Making Tough Choices



Everybody is forced at times to choose between two courses of action, whether this means choosing the lesser of two evils or committing to something for the next several years. It can be extremely difficult to even know where to start, never mind going through with it.

In this case, there is often a temptation to ask the advice of someone you hope is wiser and better informed than you are, or simply do what everybody else seems to be doing. Unfortunately, this will separate you from neither the responsibility for your choice nor its consequences.

Do Thorough Research


A few things can be more disappointing than realizing that you’ve chosen a career, an academic program or moved to a new city without knowing all that this implies. Some decisions do have to be taken on the basis of limited knowledge but you can try to minimize the uncertainty facing you.

When choosing a career, try to talk to a few people in that profession to learn what the job really involves. Too many people have based their life plan on the perceived glamor or status attached to a certain job – only to realize that it was something completely different from what they were expecting. If it’s at all possible to get an internship or other jobs in the industry, this can teach you a great deal about the industry culture.

One approach that has helped many people make up their mind is to divide a sheet of paper into three columns, labeled “Positive”, “Negative” and “Interesting”. All the pros of making some choice go in the first, the cons in the next and any other important information in the last. Doing this will help to organize your knowledge about the possible options, and help you choose between courses of action that are equally attractive but in different ways.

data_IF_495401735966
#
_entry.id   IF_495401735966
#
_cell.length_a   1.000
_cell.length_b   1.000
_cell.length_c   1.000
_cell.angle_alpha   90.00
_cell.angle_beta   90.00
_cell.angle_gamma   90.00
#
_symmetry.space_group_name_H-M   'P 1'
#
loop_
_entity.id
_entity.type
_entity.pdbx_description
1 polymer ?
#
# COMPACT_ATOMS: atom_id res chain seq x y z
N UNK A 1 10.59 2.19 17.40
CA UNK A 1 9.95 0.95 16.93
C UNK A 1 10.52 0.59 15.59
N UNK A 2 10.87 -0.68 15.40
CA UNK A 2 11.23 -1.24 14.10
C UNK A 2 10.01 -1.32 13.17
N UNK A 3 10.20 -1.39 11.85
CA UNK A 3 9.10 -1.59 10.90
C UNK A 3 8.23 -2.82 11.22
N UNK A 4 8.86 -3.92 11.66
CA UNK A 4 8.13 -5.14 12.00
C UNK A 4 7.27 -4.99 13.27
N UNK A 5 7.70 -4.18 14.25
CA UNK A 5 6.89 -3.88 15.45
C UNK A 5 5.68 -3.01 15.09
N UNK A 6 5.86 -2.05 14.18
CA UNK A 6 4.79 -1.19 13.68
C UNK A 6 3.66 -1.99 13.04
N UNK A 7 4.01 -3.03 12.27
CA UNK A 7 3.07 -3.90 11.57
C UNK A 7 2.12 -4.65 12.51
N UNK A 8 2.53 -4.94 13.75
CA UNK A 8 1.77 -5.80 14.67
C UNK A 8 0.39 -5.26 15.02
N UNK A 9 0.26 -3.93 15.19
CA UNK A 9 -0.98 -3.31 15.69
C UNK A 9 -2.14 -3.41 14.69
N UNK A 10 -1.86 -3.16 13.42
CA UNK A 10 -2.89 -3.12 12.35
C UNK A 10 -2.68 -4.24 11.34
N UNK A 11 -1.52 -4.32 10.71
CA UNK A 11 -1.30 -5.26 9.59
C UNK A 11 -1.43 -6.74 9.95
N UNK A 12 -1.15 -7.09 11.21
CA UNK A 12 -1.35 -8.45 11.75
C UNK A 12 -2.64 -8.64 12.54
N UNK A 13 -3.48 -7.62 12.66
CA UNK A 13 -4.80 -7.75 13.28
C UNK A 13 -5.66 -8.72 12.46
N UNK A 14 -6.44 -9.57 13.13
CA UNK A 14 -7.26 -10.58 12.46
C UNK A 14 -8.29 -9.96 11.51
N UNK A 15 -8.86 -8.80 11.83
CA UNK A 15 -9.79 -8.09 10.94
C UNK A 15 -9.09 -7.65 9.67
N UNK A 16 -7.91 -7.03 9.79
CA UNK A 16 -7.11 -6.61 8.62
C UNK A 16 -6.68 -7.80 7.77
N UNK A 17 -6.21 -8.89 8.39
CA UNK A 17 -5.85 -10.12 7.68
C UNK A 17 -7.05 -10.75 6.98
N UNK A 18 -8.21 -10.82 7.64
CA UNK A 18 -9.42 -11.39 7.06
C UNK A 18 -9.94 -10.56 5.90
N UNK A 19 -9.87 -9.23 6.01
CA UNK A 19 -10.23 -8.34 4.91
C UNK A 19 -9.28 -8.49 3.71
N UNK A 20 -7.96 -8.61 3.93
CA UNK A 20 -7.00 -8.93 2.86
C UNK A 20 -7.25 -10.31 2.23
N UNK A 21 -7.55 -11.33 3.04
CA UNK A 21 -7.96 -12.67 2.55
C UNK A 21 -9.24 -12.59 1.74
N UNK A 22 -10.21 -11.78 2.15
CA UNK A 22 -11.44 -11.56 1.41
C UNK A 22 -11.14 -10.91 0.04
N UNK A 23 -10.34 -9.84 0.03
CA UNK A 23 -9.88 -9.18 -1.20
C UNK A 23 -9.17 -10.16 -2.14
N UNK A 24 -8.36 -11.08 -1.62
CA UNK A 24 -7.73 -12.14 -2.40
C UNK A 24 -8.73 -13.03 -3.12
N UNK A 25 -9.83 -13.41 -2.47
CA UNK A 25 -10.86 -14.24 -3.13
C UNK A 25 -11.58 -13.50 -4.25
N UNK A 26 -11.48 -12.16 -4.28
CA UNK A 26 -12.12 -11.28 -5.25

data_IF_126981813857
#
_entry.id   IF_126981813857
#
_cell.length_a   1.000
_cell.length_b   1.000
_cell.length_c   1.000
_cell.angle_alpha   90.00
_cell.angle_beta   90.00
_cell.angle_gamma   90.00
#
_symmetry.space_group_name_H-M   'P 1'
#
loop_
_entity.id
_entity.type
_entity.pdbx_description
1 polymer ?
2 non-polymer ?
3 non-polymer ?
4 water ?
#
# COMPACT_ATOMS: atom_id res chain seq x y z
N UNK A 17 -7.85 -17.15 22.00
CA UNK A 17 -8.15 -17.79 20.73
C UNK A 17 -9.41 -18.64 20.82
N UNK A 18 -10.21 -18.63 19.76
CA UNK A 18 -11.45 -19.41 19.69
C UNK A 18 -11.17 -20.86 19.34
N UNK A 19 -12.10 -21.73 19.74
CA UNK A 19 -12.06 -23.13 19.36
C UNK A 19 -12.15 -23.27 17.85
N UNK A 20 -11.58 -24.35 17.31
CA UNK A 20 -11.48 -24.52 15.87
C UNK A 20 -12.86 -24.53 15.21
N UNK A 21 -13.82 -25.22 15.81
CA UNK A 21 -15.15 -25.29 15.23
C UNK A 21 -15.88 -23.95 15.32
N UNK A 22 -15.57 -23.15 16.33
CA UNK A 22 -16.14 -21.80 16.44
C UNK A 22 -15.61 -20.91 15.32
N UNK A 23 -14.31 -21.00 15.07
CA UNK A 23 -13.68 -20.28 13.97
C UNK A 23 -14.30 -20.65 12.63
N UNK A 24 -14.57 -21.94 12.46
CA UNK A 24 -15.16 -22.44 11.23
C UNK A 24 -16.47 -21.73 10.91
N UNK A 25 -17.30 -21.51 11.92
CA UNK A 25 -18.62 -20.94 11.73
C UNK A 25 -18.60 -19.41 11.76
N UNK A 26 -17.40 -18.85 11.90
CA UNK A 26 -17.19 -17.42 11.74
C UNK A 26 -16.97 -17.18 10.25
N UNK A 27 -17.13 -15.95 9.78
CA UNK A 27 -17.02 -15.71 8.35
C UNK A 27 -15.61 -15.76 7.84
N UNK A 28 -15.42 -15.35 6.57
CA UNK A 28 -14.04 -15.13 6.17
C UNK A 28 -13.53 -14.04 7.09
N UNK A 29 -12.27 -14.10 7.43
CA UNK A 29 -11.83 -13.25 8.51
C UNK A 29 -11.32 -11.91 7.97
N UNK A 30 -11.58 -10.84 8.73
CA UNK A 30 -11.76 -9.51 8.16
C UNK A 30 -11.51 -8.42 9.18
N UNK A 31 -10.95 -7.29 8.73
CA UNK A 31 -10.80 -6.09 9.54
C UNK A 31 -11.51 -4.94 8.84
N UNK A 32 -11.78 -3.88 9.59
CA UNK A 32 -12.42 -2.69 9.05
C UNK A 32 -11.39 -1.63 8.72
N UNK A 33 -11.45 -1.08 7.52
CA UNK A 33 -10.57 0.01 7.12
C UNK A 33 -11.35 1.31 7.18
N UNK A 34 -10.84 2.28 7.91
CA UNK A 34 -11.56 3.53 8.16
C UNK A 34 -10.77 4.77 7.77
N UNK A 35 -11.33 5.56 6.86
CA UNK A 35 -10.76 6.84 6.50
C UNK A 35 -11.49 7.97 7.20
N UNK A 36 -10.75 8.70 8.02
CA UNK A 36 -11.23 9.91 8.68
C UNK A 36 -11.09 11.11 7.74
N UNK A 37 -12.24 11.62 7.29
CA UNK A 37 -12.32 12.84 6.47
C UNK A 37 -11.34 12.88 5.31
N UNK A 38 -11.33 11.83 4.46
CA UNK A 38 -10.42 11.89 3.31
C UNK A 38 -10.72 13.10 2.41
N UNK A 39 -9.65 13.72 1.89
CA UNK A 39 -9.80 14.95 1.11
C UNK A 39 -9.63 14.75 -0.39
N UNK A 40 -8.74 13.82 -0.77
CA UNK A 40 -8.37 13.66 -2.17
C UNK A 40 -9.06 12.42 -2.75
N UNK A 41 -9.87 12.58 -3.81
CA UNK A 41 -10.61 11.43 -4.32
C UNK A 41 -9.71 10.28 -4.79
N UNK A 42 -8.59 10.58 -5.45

Trick Your Brain

Often times, making a choice is difficult because we don’t know our own mind and emotions sufficiently well. This may be because your choice affects the well-being of another person in some way and you’re not sure how to weigh up your respective desires, or both options open to you might seem equally attractive (or frightening) and you feel conflicted between them.

The listed method above can help you gain some clarity in this case, but another trick is also useful. Take a coin and assign one option to each face, then flip it without looking. Close your eyes and think about what side you hope to be showing. Even if you’re not the kind of person who makes choices based on gut feeling or intuition, this little mind hack can help tell you which way your emotions are running.


Take a Day, or a Week


Difficult and complex decisions should never be made on the basis of a moment’s thought. Our desires, priorities, and feelings are more volatile than we generally realize, so it’s a good idea to shut off unnecessary distractions. Spend some time alone in a quiet place and look at the dilemma or your inclinations about it from all angles.

Also, be very careful when someone is trying to pressure you into a quick decision which happens to be a notorious and manipulative sales tactic. If your dream car or job will somehow not be available tomorrow, chances are, this is only a ploy to get you to act against your own interests.

Sometimes it really isn’t possible to assess different options rationally, while getting stuck in the process of analyzing their relative merits is a trap of its own. Still, it is rarely a good idea to follow the first idea that pops into your head or base your decision on who and what you think you are without making sure that you really possess the necessary level of self-knowledge. When confronted with an important, impactful decision, making a choice is something that has to be approached strategically.